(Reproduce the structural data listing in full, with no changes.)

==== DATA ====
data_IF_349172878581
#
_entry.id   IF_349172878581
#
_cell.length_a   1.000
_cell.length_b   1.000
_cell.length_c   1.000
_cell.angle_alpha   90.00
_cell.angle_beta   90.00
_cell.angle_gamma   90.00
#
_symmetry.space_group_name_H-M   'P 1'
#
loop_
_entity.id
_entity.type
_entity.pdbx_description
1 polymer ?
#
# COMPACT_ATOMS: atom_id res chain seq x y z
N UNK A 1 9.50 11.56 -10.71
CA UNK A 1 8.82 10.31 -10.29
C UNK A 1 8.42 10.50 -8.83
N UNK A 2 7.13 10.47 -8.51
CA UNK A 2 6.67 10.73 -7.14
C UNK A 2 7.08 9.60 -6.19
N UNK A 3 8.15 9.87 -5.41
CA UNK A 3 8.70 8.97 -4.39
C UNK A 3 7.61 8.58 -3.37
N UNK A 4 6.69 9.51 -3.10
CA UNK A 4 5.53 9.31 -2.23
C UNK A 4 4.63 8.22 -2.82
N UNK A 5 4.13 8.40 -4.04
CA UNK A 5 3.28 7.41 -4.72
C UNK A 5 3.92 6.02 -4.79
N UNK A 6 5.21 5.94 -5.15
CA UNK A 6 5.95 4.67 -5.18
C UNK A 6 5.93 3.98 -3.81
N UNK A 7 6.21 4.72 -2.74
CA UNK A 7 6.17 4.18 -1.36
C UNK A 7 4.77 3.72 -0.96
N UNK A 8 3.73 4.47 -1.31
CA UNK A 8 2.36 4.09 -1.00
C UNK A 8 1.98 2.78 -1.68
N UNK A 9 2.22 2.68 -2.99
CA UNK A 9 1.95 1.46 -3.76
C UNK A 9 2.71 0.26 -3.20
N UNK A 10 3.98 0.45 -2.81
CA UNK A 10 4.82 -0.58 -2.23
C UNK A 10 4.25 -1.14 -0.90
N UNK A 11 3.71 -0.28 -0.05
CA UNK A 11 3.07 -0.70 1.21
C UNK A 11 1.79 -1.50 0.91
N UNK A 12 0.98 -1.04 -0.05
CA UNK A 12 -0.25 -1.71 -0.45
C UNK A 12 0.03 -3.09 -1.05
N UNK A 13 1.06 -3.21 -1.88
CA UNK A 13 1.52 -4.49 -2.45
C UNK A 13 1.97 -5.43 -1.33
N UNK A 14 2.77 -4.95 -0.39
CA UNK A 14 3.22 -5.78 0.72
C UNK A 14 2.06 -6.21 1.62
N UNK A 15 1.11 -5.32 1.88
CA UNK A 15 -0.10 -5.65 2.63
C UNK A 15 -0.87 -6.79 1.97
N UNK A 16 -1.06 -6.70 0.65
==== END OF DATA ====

data_IF_349172878581
#
_entry.id   IF_349172878581
#
_cell.length_a   1.000
_cell.length_b   1.000
_cell.length_c   1.000
_cell.angle_alpha   90.00
_cell.angle_beta   90.00
_cell.angle_gamma   90.00
#
_symmetry.space_group_name_H-M   'P 1'
#
loop_
_entity.id
_entity.type
_entity.pdbx_description
1 polymer ?
#
# COMPACT_ATOMS: atom_id res chain seq x y z
N UNK A 1 9.50 11.56 -10.71
CA UNK A 1 8.82 10.31 -10.29
C UNK A 1 8.42 10.50 -8.83
N UNK A 2 7.13 10.47 -8.51
CA UNK A 2 6.67 10.73 -7.14
C UNK A 2 7.08 9.60 -6.19
N UNK A 3 8.15 9.87 -5.41
CA UNK A 3 8.70 8.97 -4.39
C UNK A 3 7.61 8.58 -3.37
N UNK A 4 6.69 9.51 -3.10
CA UNK A 4 5.53 9.31 -2.23
C UNK A 4 4.63 8.22 -2.82
N UNK A 5 4.13 8.40 -4.04
CA UNK A 5 3.28 7.41 -4.72
C UNK A 5 3.92 6.02 -4.79
N UNK A 6 5.21 5.94 -5.15
CA UNK A 6 5.95 4.67 -5.18
C UNK A 6 5.93 3.98 -3.81
N UNK A 7 6.21 4.72 -2.74
CA UNK A 7 6.17 4.18 -1.36
C UNK A 7 4.77 3.72 -0.96
N UNK A 8 3.73 4.47 -1.31
CA UNK A 8 2.36 4.09 -1.00
C UNK A 8 1.98 2.78 -1.68
N UNK A 9 2.22 2.68 -2.99
CA UNK A 9 1.95 1.46 -3.76
C UNK A 9 2.71 0.26 -3.20
N UNK A 10 3.98 0.45 -2.81
CA UNK A 10 4.82 -0.58 -2.23
C UNK A 10 4.25 -1.14 -0.90
N UNK A 11 3.71 -0.28 -0.05
CA UNK A 11 3.07 -0.70 1.21
C UNK A 11 1.79 -1.50 0.91
N UNK A 12 0.98 -1.04 -0.05
CA UNK A 12 -0.25 -1.71 -0.45
C UNK A 12 0.03 -3.09 -1.05
N UNK A 13 1.06 -3.21 -1.88
CA UNK A 13 1.52 -4.49 -2.45
C UNK A 13 1.97 -5.43 -1.33
N UNK A 14 2.77 -4.95 -0.39
CA UNK A 14 3.22 -5.78 0.72
C UNK A 14 2.06 -6.21 1.62
N UNK A 15 1.11 -5.32 1.88
CA UNK A 15 -0.10 -5.65 2.63
C UNK A 15 -0.87 -6.79 1.97
N UNK A 16 -1.06 -6.70 0.65